Nick Smith’s 16ft launch Louise project reaches seven planks a side

[ad name=”intheboatshed-post”]

2009_032222ndmarch7and70029
2009_032222ndmarch7and70041 2009_032222ndmarch7and70038 2009_032222ndmarch7and70051
2009_032222ndmarch7and70054 2009_032222ndmarch7and70035
Motor launch Louise at seven planks
Hampshire-based and Devon-trained boatbuilder Nick Smith has sent us some more photos of his current project, Louise, which he’s currently planking with khaya mahogany. She’s  a 16ft loa, 6ft beam and will draw about 14in.
Here’s what he says:
Louise has seven planks per side now, so thats just over halfway planked up; she’ll have 12 per side when finished. The shape is forming now, and looking fair and well proportioned.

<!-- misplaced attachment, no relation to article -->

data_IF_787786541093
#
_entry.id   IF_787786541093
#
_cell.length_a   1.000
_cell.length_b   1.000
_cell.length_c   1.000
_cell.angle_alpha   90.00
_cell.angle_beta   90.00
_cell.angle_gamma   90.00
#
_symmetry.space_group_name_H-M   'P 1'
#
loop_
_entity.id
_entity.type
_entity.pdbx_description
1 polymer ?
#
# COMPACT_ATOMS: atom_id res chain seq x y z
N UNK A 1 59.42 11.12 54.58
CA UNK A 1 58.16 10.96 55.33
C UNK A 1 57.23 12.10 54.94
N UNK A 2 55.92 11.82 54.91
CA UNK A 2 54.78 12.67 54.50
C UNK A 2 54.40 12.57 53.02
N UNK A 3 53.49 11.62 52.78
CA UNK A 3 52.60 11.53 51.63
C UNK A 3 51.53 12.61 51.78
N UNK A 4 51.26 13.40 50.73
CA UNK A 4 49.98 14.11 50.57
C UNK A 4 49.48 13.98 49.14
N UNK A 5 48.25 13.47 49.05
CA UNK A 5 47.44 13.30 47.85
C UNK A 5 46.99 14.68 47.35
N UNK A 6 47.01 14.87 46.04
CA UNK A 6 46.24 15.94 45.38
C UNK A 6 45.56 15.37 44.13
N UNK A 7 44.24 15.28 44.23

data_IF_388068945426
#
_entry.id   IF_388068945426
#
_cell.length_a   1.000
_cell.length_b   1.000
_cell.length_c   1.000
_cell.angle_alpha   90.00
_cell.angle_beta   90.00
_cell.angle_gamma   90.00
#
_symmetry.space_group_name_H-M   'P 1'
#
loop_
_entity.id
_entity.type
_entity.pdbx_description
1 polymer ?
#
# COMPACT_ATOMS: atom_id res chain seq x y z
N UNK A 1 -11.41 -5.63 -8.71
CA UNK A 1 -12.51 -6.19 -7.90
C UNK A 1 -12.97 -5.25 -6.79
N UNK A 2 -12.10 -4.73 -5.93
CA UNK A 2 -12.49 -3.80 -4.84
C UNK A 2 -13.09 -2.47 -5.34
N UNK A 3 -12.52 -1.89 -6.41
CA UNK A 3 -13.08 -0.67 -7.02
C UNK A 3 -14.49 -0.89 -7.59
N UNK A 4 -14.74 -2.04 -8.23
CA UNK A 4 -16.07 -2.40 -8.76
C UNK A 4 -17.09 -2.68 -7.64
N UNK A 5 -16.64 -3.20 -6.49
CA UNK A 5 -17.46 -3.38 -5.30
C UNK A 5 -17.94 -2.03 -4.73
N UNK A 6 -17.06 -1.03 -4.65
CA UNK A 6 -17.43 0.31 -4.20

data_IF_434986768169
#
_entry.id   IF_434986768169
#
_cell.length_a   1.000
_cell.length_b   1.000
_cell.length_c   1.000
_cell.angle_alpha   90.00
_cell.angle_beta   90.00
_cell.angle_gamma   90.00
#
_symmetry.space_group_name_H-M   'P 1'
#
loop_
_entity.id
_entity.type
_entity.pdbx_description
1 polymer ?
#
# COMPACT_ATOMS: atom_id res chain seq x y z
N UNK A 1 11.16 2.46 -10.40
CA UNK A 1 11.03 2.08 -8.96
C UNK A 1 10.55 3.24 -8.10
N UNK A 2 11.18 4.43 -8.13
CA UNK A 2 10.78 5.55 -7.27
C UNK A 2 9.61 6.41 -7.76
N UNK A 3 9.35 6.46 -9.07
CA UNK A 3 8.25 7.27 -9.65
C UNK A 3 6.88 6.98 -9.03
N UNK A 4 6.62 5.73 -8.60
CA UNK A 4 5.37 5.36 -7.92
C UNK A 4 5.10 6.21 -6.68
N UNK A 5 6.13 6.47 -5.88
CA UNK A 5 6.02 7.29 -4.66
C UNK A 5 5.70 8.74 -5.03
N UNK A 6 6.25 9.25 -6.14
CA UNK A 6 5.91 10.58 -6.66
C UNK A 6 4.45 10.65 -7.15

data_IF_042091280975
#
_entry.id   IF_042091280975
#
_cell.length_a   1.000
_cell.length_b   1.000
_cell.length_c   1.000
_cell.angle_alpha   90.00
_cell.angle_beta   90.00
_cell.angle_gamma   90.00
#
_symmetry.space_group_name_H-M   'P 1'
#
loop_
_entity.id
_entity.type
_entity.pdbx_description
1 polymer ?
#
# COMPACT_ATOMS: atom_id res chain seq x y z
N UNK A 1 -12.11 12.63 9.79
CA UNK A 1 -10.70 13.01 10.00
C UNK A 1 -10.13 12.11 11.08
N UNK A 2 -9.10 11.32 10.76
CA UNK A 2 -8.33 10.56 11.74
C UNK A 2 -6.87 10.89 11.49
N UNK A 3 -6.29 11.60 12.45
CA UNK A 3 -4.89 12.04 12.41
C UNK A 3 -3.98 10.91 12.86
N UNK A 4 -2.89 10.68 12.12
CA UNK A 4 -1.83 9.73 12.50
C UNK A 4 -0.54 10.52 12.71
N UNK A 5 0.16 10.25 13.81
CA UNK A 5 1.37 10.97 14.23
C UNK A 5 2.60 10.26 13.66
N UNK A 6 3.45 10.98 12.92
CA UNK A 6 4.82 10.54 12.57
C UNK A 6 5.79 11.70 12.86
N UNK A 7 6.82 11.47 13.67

The photo showing me holding a pen illustrates the spiling process  – or ”spoilin”  as they say on the Isle of Wight. A template of thin ply or softwood is clamped to the last fitted plank, by means of  wooden clamps known as gripes, and what you see me doing is running a biro or sharp pencil along the top edge of the plank, thus copying the edge shape to the template (or ‘draw-by’ as we used to call them in South Devon.

The  widths for the new plank need to be transferred from the stem, moulds and transom to the template, giving five points that can be joined up with a flexible batten and drawn along, giving the new plank top edge shape. Because the planks on a clinker boat overlap by a margin (3/4in on this boat) the bottom edge just marked must have that 3/4 inch added to give the full width.